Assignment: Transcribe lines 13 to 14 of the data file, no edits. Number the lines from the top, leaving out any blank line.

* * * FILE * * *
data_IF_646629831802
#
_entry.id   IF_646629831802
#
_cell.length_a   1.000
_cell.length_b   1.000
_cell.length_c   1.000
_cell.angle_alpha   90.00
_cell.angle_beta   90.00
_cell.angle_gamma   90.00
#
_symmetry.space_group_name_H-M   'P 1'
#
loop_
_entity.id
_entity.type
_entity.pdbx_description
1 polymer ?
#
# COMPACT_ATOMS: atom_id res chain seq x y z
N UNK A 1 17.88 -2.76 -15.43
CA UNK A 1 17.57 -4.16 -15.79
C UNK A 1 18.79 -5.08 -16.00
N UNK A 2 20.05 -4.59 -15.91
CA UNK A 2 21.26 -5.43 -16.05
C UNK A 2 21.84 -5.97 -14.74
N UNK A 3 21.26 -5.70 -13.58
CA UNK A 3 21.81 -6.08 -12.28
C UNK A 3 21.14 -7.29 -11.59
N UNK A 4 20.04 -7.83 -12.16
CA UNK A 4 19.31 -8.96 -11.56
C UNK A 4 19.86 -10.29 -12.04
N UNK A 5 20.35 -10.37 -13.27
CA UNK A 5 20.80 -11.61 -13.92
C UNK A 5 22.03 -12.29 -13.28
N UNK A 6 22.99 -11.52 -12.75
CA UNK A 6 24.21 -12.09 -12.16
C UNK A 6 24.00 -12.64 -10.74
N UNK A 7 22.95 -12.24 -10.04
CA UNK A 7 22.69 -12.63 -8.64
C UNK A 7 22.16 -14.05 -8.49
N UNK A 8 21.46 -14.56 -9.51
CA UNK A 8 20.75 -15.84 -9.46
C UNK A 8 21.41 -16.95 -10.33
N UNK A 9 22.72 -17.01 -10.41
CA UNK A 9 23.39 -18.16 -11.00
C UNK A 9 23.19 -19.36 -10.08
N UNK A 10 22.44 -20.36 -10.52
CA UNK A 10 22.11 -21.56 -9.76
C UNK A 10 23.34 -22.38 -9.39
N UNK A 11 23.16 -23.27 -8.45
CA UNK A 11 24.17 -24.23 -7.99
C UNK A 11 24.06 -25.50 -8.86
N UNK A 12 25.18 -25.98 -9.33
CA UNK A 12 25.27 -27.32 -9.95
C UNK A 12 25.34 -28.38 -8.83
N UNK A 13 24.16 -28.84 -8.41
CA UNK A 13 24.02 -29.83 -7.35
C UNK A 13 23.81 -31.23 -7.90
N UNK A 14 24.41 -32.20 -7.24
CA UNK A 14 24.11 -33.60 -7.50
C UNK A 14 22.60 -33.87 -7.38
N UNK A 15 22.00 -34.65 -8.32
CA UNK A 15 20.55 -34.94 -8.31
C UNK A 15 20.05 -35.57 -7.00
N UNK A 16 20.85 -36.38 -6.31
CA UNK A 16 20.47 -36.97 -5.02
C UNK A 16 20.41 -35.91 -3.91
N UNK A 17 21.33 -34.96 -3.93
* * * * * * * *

#
loop_